At Everett & Hurite,  we are committed to providing excellent care for our patients and are available for both in-office and telemedicine visits. If you or your child experiences an eye injury while playing sports, seek medical attention immediately to avoid any long-term damage.

If you have an eye emergency, request an appointment with one of the physicians at Everett & Hurite or call at 412-288-0858.  We remain open for in-office, telemedicine visits, and surgical procedures. We are committed to providing excellent, ongoing care for our patients while taking every possible.

Frequently Asked Questions

How do we treat sports eye injuries?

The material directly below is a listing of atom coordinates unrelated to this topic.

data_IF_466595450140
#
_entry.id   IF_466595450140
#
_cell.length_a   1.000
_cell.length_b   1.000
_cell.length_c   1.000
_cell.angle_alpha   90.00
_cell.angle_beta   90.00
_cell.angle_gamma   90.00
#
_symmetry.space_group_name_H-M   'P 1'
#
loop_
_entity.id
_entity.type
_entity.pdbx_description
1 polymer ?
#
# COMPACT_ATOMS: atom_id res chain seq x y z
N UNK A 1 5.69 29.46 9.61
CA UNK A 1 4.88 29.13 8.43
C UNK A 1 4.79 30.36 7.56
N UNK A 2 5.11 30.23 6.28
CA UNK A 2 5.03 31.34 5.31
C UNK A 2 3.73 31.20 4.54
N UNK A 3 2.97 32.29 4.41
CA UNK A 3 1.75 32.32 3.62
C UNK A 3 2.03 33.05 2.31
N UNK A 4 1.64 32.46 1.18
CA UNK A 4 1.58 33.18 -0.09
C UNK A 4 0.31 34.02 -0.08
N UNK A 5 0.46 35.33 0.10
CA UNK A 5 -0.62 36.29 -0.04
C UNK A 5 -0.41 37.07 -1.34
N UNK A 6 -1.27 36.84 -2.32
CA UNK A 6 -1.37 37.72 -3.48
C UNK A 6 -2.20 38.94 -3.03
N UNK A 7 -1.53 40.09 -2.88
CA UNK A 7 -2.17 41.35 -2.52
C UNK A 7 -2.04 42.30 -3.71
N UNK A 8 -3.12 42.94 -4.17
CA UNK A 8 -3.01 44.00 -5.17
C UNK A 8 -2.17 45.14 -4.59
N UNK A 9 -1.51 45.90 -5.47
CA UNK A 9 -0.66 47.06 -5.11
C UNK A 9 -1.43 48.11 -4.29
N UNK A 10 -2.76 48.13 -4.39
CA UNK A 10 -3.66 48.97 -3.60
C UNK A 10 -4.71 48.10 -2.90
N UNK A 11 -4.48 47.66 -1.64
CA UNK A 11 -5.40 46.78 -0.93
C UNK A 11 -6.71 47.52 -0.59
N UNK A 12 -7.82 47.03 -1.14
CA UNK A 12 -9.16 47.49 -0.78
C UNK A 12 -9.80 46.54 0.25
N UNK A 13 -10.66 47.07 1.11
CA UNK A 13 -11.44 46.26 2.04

The treatment for a sports-related eye injury depends on the type and severity of the injury. In most cases, medical attention from an ophthalmologist is necessary to properly assess and treat the injury. Treatment may involve medication, eye drops, surgery, or other procedures, depending on the specific case. It's important to seek medical attention as soon as possible after sustaining an eye injury during sports.  

What type of eyewear is best for sports?

Sports goggles with polycarbonate lenses are impact-resistant and shatterproof, making them the ideal material for protective eyewear in high-risk sports. They also provide 99% protection against harmful UV rays. 

What is considered a serious eye injury?

A serious eye injury typically refers to an injury that affects the structure of the eye, such as penetrating injuries, blunt injuries, or chemical burns. These types of injuries require immediate medical attention to prevent vision loss or other long-term complications. If you experience any of these types of injuries, seek medical attention immediately.